A knowledge organiser breaks down the key knowledge students need to learn within a scheme into small chunks. These support and help to organize students as they complete their retrieval practice each week. To find out how to use a knowledge organiser (Click Here) Students receive a physical copy of all their knowledge organisers but they can also download them from the student hub (Click Here) if they need to.
What is retrieval practice?
Retrieval practice is when students deliberately practise recalling information. They are encouraged to use one of four retrieval strategies when completing their home learning:
· Look, cover, write, check
· Brain dumps
· Mind maps
· Flash cards (self-quzzing).
Details about how to use each of these strategies are provided in the Student Planner on page 36. In addition, teachers take time to explain the strategy they want students to use that week within lessons, and students are regularly shown examples of their teachers using a strategy themselves during form time.
Assessment, in all forms, is an important part of any learner’s academic journey and goes far beyond national and end of year exams. At Horizon Community College a variety of assessment is used throughout the year to help students understand the progress they have made and highlight areas for continued practice, just like a Fitbit might help an athlete analyse their performance. Assessment falls in to two categories: Assessment for Learning (Formative) and Assessment of Learning (Summative).
Formative Assessment is described by William and Black as “encompassing all those activities undertaken by teachers, and/or by their students, which provide information to be used as feedback to modify the teaching and learning activities in which they are engaged”. Horizon Community College enables formative assessment through classroom activities such as teacher questioning, teacher observation, multiple-choice questions, connect activities, in addition to regular low stakes testing in the form of progress checks and subsequent feedback activities.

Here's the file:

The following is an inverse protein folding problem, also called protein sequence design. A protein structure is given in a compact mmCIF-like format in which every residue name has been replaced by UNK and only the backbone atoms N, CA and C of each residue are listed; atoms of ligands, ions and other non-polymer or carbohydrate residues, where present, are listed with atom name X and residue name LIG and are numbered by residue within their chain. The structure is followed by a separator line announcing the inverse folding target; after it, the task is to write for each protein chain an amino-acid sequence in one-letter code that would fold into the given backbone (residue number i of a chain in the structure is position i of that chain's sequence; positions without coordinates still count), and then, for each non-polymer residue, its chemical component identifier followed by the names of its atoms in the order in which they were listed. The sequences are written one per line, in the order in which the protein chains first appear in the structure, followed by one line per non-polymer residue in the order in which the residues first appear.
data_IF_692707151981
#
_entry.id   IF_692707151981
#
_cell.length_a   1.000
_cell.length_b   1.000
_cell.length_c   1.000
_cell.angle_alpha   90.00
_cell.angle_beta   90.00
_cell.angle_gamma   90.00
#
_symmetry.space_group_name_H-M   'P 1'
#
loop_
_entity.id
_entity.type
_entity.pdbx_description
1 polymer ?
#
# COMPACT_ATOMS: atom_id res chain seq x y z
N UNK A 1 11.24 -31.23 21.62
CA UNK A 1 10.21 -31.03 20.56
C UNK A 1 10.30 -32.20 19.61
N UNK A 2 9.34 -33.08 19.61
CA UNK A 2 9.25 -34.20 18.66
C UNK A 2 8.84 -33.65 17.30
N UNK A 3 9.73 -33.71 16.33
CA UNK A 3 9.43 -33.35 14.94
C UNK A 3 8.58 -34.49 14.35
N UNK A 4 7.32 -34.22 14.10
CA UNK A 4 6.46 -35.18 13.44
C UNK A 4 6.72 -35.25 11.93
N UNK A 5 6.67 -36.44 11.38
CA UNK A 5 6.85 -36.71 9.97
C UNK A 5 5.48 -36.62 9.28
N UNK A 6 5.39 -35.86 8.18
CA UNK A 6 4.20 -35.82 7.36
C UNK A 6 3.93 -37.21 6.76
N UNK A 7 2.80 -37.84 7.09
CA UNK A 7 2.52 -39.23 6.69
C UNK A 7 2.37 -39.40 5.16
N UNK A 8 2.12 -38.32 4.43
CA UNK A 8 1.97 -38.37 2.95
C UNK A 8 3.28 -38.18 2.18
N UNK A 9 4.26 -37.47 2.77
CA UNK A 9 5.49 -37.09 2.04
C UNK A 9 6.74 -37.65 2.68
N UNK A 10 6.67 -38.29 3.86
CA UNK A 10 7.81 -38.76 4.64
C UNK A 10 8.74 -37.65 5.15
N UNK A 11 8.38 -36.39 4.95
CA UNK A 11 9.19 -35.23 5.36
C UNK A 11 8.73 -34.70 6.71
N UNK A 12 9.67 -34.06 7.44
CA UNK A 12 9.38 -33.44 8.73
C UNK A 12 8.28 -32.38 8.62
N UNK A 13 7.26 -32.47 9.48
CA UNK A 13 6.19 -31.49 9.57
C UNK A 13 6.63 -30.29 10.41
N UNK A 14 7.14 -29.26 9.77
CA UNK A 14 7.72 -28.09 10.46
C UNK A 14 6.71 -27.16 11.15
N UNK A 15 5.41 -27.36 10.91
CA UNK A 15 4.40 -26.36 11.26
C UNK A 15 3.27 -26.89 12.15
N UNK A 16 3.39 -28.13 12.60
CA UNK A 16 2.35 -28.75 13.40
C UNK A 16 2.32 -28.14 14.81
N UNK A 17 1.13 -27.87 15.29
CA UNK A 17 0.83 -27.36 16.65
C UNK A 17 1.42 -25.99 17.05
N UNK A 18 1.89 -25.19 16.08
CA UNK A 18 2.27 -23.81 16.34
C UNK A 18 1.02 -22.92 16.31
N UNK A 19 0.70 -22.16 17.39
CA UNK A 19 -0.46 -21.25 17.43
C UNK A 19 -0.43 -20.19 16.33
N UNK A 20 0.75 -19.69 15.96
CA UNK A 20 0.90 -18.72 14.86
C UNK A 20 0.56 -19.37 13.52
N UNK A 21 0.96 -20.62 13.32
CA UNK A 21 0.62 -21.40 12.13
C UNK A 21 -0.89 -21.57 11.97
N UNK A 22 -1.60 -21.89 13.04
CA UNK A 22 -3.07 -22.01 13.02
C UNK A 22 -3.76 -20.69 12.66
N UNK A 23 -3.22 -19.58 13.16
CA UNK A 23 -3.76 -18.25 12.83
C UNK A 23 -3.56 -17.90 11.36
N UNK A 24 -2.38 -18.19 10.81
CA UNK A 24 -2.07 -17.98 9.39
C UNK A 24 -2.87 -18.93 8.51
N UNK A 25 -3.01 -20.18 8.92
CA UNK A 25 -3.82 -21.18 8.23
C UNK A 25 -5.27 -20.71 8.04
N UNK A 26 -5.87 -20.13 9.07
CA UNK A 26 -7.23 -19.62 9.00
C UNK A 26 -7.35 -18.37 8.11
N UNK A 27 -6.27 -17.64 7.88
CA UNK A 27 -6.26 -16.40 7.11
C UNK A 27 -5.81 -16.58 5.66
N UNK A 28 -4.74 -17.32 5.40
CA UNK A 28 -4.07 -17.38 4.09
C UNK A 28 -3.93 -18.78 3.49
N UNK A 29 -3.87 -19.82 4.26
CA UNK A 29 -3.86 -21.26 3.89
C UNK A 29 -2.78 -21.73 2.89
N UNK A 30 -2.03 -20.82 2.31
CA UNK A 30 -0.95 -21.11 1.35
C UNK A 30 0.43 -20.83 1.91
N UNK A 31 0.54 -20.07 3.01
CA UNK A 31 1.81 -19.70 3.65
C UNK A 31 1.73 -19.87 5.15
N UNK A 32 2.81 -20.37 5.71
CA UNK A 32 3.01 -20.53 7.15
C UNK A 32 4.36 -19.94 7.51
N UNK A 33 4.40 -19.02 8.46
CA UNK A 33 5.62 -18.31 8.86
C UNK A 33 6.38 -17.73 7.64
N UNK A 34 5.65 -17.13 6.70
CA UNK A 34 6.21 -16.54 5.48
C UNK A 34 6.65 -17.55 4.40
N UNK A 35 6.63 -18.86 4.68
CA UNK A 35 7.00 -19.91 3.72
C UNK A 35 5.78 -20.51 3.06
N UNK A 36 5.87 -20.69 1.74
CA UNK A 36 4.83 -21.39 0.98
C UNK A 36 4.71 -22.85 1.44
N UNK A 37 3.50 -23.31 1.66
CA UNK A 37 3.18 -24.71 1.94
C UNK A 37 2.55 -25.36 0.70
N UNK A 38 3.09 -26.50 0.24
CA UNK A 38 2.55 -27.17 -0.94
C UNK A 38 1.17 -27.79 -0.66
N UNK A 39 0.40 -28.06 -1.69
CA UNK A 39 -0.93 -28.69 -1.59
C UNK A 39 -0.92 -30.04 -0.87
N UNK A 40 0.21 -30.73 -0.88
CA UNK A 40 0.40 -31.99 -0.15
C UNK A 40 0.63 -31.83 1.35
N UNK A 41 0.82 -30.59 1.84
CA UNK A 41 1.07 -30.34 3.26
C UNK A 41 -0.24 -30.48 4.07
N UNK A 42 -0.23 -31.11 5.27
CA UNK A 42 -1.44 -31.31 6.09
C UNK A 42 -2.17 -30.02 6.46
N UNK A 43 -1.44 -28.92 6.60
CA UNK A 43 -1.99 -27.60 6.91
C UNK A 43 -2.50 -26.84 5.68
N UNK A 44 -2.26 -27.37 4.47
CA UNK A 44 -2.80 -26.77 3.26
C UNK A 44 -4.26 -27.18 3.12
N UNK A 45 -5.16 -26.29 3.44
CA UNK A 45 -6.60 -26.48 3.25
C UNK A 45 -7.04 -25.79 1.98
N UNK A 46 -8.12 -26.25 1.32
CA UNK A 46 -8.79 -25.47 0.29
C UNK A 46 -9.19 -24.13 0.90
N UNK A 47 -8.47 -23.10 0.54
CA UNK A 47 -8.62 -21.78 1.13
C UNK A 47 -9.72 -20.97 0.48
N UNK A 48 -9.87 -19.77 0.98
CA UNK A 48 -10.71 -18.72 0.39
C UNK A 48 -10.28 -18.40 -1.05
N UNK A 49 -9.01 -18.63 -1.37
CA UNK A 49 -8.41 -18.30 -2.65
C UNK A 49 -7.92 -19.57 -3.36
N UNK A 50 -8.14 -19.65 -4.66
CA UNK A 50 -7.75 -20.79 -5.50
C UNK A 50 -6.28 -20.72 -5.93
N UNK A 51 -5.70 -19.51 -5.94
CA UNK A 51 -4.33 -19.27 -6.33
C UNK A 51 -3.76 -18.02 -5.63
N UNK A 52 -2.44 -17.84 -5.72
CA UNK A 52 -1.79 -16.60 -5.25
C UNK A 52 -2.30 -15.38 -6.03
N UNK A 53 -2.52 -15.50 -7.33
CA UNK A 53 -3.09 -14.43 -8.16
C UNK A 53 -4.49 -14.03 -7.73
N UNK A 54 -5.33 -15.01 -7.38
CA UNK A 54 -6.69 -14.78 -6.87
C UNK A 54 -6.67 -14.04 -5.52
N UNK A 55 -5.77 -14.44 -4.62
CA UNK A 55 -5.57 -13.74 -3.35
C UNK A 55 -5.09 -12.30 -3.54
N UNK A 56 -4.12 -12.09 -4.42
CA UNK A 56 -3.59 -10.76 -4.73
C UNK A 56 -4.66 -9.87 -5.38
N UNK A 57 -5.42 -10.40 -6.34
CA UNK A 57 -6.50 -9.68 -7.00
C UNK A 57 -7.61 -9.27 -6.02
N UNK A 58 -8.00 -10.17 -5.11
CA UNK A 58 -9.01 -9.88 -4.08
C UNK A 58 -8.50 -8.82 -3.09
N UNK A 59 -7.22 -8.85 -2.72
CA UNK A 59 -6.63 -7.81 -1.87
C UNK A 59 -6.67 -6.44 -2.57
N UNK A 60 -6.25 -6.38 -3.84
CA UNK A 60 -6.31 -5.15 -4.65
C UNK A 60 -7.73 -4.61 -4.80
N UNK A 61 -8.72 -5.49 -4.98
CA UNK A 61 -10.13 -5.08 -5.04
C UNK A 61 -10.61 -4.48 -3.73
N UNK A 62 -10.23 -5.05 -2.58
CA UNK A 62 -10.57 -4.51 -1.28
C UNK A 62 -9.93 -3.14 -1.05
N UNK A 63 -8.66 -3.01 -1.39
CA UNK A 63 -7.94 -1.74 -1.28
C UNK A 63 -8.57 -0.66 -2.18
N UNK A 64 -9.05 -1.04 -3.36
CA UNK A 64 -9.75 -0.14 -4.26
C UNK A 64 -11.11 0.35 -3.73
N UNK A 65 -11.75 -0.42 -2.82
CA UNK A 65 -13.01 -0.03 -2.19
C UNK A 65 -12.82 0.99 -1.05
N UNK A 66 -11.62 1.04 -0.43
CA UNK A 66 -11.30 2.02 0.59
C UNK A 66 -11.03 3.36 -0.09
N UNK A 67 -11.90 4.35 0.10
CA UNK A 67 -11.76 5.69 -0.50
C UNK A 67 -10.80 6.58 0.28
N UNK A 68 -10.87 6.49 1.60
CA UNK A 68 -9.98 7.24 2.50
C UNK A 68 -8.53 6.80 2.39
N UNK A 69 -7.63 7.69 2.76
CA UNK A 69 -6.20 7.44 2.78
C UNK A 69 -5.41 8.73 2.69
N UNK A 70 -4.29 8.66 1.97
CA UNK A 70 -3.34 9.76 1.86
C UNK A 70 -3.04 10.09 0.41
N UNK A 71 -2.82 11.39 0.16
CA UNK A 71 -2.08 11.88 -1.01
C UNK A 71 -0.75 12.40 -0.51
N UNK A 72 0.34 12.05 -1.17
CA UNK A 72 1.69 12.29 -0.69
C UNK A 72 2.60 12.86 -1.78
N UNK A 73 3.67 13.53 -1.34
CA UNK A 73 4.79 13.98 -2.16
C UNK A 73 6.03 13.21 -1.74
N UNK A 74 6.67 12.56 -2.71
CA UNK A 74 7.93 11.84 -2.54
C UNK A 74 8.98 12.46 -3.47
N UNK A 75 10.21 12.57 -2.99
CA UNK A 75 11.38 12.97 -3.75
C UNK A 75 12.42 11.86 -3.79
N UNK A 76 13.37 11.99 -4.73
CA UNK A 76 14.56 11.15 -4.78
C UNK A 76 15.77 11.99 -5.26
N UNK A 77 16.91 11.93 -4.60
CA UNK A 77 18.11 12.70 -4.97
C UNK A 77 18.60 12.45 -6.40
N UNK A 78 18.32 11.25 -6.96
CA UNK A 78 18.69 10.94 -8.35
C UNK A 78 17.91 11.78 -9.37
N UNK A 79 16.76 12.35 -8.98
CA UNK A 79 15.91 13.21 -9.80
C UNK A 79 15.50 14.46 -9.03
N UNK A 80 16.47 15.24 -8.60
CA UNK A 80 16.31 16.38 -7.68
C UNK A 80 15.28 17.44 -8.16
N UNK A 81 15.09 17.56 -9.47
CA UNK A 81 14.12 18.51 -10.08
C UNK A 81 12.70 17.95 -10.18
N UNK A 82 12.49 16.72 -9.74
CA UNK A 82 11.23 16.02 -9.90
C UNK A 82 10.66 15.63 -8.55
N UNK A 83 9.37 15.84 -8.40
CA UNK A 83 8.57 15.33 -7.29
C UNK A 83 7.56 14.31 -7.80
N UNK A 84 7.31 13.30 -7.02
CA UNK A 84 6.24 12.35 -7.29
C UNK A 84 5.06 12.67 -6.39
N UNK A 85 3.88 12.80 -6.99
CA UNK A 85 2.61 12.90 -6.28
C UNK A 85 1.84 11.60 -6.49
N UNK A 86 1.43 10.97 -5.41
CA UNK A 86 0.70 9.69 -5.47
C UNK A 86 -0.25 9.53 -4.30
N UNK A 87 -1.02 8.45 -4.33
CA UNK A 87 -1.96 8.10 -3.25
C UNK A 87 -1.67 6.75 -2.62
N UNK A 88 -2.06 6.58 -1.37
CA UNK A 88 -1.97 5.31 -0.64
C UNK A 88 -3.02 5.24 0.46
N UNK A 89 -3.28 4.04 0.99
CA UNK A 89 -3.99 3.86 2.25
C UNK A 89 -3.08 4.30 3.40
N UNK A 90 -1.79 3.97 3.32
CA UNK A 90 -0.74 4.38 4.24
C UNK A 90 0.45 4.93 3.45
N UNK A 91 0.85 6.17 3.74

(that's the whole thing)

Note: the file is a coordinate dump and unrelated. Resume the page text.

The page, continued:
Summative assessments are a more formal way to sum up learner’s progress and take place after they have completed a block of work, whether that be on a term or modular basis. The timeline for summative assessment is bespoke to each subject area and year group, the expectation to this is the three mock windows that GCSE pupils sit. Mocks take place in the summer of year 10 and the November and March of year 11. Summative assessment is the largest contributing factor to data that is reported to parents periodically throughout the year.
Promote reading within the curriculum using disciplinary literacy to underpin this. This will involve:
1. Ensuring targeted vocabulary instruction is in every subject.
2. Developing students’ ability to read complex academic texts.
3. Promoting the ‘think it, say it, say it again better’ strategy.
Develop a culture of reading for pleasure. This will involve:
2. Raising the profile and quality of the library provision.
3. Promoting reading through extra-curricular opportunities.
Support students who are currently not reading at their chronological age. This will involve:
2. Ensuring quality wave one teaching addresses reading needs of all students.
3. Ensuring high quality interventions are in place for students whose reading ages are significantly below their chronological age.